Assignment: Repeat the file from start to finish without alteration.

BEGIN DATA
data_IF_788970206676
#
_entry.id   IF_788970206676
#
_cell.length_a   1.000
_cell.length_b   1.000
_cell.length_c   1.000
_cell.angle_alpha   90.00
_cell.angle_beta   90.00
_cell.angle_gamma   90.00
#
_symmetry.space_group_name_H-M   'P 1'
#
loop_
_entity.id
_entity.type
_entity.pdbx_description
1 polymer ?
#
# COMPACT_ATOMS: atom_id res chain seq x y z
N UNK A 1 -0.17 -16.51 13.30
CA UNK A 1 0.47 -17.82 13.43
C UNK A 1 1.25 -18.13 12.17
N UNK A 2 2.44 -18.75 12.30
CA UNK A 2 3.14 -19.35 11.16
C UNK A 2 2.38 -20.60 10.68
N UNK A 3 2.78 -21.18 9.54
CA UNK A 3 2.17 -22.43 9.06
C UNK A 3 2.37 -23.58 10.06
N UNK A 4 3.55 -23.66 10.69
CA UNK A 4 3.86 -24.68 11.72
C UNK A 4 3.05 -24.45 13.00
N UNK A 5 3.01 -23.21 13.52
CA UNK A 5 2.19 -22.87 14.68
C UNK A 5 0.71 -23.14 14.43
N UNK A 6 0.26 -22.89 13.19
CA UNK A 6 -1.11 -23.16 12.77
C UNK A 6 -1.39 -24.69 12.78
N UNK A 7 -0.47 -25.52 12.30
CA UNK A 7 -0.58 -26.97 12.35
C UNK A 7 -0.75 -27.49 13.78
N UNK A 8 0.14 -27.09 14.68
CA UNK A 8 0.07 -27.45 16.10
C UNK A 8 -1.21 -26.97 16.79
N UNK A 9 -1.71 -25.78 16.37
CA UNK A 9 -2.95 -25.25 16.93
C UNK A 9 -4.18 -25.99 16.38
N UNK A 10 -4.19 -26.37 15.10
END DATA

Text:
data_IF_788970206676
#
_entry.id   IF_788970206676
#
_cell.length_a   1.000
_cell.length_b   1.000
_cell.length_c   1.000
_cell.angle_alpha   90.00
_cell.angle_beta   90.00
_cell.angle_gamma   90.00
#
_symmetry.space_group_name_H-M   'P 1'
#
loop_
_entity.id
_entity.type
_entity.pdbx_description
1 polymer ?
#
# COMPACT_ATOMS: atom_id res chain seq x y z
N UNK A 1 -0.17 -16.51 13.30
CA UNK A 1 0.47 -17.82 13.43
C UNK A 1 1.25 -18.13 12.17
N UNK A 2 2.44 -18.75 12.30
CA UNK A 2 3.14 -19.35 11.16
C UNK A 2 2.38 -20.60 10.68
N UNK A 3 2.78 -21.18 9.54
CA UNK A 3 2.17 -22.43 9.06
C UNK A 3 2.37 -23.58 10.06
N UNK A 4 3.55 -23.66 10.69
CA UNK A 4 3.86 -24.68 11.72
C UNK A 4 3.05 -24.45 13.00
N UNK A 5 3.01 -23.21 13.52
CA UNK A 5 2.19 -22.87 14.68
C UNK A 5 0.71 -23.14 14.43
N UNK A 6 0.26 -22.89 13.19
CA UNK A 6 -1.11 -23.16 12.77
C UNK A 6 -1.39 -24.69 12.78
N UNK A 7 -0.47 -25.52 12.30
CA UNK A 7 -0.58 -26.97 12.35
C UNK A 7 -0.75 -27.49 13.78
N UNK A 8 0.14 -27.09 14.68
CA UNK A 8 0.07 -27.45 16.10
C UNK A 8 -1.21 -26.97 16.79
N UNK A 9 -1.71 -25.78 16.37
CA UNK A 9 -2.95 -25.25 16.93
C UNK A 9 -4.18 -25.99 16.38
N UNK A 10 -4.19 -26.37 15.10